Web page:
Racial disparity in NO2 air pollution kills 7000 nonwhite people every year from Ischemic Heart Disease.

Racial inequality in the U.S., by county (Source: PLOS One)
I had a little free time this weekend, so dug into a study I’ve seen cited a few times recently. The study, National Patterns in Environmental Injustice and Inequality: Outdoor NO2 Air Pollution in the United States, was published in April in the PLOS ONE journal.

Nitrogen Dioxide is a major traffic related pollutant, a highly reactive gas emitted by cars, trucks, locomotives and other vehicles.  It is also emitted by coal-burning power plants.

The study’s findings and conclusions are appalling.  
  • Low-income nonwhite young children and elderly people are disproportionately exposed to residential outdoor NO2.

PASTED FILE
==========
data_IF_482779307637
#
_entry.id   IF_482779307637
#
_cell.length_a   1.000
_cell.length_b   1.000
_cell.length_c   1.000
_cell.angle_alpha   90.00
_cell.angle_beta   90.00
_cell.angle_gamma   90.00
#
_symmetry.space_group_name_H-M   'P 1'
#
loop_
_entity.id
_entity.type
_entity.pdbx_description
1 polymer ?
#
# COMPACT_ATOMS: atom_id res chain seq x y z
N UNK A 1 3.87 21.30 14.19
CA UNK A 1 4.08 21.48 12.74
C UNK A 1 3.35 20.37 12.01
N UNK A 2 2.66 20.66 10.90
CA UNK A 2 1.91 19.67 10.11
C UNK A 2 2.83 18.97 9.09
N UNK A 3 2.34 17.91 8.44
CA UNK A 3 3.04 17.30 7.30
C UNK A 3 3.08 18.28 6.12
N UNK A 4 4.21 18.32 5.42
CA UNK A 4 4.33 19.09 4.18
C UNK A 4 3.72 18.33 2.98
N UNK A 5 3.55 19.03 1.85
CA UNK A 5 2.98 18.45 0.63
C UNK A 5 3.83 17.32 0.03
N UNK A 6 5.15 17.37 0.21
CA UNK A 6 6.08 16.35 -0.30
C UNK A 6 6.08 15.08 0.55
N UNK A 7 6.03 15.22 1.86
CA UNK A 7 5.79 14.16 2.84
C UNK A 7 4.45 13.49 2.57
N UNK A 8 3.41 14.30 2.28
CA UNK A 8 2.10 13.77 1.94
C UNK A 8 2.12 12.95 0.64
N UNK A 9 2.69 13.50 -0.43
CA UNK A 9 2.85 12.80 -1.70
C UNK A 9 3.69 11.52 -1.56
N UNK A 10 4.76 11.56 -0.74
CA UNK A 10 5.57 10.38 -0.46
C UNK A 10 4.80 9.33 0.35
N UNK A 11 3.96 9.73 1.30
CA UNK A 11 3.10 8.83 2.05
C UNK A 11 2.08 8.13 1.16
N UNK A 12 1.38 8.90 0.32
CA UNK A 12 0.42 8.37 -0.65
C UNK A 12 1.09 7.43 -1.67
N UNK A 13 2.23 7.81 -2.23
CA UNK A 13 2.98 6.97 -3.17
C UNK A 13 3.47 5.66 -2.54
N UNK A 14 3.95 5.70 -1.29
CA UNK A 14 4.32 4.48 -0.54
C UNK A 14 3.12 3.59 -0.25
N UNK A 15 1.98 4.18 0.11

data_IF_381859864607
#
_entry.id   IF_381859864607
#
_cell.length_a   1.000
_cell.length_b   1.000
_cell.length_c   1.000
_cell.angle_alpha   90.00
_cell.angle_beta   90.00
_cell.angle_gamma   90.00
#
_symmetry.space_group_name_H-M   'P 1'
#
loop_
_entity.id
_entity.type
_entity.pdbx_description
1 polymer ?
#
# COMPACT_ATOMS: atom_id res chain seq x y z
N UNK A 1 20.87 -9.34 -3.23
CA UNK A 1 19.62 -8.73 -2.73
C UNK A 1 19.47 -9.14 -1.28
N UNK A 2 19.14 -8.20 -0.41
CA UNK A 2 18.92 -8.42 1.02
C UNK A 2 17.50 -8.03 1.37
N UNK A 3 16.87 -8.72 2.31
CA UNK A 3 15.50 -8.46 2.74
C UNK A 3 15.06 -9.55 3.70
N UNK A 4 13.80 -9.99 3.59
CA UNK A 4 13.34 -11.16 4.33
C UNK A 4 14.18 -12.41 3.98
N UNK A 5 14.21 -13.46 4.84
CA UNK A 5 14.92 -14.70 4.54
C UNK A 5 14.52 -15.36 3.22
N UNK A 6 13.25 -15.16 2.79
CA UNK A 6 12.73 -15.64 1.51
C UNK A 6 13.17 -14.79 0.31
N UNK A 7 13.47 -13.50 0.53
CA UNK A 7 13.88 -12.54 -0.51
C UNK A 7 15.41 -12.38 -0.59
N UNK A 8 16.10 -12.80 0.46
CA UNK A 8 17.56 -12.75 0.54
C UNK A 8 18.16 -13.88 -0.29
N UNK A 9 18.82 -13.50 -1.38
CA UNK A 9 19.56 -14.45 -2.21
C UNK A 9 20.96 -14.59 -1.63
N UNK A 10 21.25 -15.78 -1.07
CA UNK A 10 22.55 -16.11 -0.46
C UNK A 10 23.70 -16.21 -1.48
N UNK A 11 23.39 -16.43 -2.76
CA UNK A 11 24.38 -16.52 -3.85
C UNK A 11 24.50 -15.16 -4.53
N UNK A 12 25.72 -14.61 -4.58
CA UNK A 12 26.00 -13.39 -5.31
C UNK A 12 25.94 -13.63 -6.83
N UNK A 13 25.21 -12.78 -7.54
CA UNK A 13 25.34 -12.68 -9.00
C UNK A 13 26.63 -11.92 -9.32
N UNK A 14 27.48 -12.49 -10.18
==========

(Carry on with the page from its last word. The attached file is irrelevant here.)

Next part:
• Nationally, population-weighted mean NO2 concentrations are 38 percent higher for nonwhites than for whites. 
  • The environmental health implications of that concentration disparity are compelling. For example, we estimate that reducing nonwhites’ NO2 concentrations to levels experienced by whites would reduce Ischemic Heart Disease (IHD) mortality by ~7,000 deaths per year.

Keep in mind that these increased deaths are for just one disease, Ischemic Heart Disease, also known as Coronary Artery Disease.

 Nitrogen Dioxide is also associated with respiratory diseases, including airway inflammation and asthma, and in combination with other pollutants forms particulate matter, which is implicated in a wide range of other diseases.

National Patterns in Environmental Injustice and Inequality: Outdoor NO2 Air Pollution in the United States, PLOS One

Racism in the Air You Breathe: When Where You Live Determines How Fast You Die, The Root

The racial divide in America is this elemental: Blacks and whites actually breathe different air, Washington Post

This Is How Racist Your Air Is, Mother Jones Magazine

When it comes to the injustice of air pollution, the divide between blacks and whites is greater than the gap between the rich and the poor, Pacific Standard